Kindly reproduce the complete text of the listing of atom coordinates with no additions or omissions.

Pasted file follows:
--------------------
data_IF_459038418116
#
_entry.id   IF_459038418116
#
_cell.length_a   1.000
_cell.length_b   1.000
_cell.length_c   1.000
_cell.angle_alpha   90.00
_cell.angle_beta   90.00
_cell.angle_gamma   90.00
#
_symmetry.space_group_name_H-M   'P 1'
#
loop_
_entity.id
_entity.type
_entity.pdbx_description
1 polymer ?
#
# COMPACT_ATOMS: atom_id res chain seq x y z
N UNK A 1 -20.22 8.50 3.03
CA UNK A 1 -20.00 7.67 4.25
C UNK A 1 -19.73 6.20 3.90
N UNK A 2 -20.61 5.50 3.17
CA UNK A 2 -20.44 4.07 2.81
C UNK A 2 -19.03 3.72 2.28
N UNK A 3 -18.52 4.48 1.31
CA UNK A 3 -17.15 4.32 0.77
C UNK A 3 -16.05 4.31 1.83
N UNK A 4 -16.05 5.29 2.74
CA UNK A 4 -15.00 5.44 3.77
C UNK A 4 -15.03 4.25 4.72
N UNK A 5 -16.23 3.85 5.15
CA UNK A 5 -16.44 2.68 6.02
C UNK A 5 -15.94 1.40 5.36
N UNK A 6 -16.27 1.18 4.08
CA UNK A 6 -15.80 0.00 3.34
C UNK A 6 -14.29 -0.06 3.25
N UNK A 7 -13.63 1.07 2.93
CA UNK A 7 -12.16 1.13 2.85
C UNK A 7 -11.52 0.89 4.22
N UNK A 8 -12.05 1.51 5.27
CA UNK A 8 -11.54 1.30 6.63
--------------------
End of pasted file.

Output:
data_IF_459038418116
#
_entry.id   IF_459038418116
#
_cell.length_a   1.000
_cell.length_b   1.000
_cell.length_c   1.000
_cell.angle_alpha   90.00
_cell.angle_beta   90.00
_cell.angle_gamma   90.00
#
_symmetry.space_group_name_H-M   'P 1'
#
loop_
_entity.id
_entity.type
_entity.pdbx_description
1 polymer ?
#
# COMPACT_ATOMS: atom_id res chain seq x y z
N UNK A 1 -20.22 8.50 3.03
CA UNK A 1 -20.00 7.67 4.25
C UNK A 1 -19.73 6.20 3.90
N UNK A 2 -20.61 5.50 3.17
CA UNK A 2 -20.44 4.07 2.81
C UNK A 2 -19.03 3.72 2.28
N UNK A 3 -18.52 4.48 1.31
CA UNK A 3 -17.15 4.32 0.77
C UNK A 3 -16.05 4.31 1.83
N UNK A 4 -16.05 5.29 2.74
CA UNK A 4 -15.00 5.44 3.77
C UNK A 4 -15.03 4.25 4.72
N UNK A 5 -16.23 3.85 5.15
CA UNK A 5 -16.44 2.68 6.02
C UNK A 5 -15.94 1.40 5.36
N UNK A 6 -16.27 1.18 4.08
CA UNK A 6 -15.80 0.00 3.34
C UNK A 6 -14.29 -0.06 3.25
N UNK A 7 -13.63 1.07 2.93
CA UNK A 7 -12.16 1.13 2.85
C UNK A 7 -11.52 0.89 4.22
N UNK A 8 -12.05 1.51 5.27
CA UNK A 8 -11.54 1.30 6.63